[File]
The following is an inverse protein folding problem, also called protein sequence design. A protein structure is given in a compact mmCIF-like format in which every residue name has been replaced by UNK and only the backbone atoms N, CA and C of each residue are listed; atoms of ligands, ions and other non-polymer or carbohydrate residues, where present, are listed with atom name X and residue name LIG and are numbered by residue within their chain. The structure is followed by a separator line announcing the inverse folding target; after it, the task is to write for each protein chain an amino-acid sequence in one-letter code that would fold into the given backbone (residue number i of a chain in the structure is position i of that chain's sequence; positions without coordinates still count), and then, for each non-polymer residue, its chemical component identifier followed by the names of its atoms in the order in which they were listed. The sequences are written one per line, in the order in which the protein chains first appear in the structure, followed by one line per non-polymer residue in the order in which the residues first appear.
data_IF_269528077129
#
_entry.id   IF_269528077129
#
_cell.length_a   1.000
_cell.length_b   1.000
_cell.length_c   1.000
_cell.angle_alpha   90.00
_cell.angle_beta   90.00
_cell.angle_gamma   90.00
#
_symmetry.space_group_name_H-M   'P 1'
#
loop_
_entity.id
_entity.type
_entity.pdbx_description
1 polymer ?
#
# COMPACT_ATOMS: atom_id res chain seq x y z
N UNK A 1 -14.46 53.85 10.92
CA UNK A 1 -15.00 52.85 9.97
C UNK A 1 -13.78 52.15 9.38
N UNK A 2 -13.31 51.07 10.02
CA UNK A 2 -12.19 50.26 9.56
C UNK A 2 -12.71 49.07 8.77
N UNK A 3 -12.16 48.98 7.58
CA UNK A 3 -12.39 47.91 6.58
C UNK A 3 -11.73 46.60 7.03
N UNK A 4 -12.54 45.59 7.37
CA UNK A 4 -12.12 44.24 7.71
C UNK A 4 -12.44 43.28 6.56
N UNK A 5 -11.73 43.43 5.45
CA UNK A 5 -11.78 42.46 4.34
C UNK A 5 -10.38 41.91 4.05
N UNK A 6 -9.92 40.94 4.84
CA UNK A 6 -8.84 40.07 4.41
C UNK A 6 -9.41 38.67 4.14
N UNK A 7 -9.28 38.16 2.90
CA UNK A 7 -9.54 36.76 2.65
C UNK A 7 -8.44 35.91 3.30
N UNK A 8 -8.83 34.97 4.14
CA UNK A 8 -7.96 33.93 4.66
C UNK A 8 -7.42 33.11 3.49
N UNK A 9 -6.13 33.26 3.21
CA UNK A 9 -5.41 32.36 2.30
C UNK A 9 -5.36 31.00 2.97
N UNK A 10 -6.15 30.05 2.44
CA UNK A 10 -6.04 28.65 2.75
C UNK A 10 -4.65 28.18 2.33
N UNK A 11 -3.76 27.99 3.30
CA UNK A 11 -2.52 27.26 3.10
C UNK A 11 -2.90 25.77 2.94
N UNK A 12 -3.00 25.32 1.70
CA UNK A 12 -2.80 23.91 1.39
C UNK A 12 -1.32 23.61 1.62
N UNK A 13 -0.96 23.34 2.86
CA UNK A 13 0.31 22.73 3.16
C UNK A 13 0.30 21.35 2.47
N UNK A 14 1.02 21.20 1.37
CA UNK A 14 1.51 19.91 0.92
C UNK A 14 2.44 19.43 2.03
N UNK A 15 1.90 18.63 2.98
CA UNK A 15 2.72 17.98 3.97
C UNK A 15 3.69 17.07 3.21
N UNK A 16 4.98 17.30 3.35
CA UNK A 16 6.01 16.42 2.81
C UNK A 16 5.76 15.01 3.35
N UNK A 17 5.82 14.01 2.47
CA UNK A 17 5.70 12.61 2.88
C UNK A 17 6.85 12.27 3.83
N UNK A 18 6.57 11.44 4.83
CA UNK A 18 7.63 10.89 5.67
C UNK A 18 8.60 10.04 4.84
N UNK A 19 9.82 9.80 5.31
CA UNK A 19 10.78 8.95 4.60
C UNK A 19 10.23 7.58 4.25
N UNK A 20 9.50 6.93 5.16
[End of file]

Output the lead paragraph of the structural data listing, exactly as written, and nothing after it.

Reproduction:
The following is an inverse protein folding problem, also called protein sequence design. A protein structure is given in a compact mmCIF-like format in which every residue name has been replaced by UNK and only the backbone atoms N, CA and C of each residue are listed; atoms of ligands, ions and other non-polymer or carbohydrate residues, where present, are listed with atom name X and residue name LIG and are numbered by residue within their chain. The structure is followed by a separator line announcing the inverse folding target; after it, the task is to write for each protein chain an amino-acid sequence in one-letter code that would fold into the given backbone (residue number i of a chain in the structure is position i of that chain's sequence; positions without coordinates still count), and then, for each non-polymer residue, its chemical component identifier followed by the names of its atoms in the order in which they were listed. The sequences are written one per line, in the order in which the protein chains first appear in the structure, followed by one line per non-polymer residue in the order in which the residues first appear.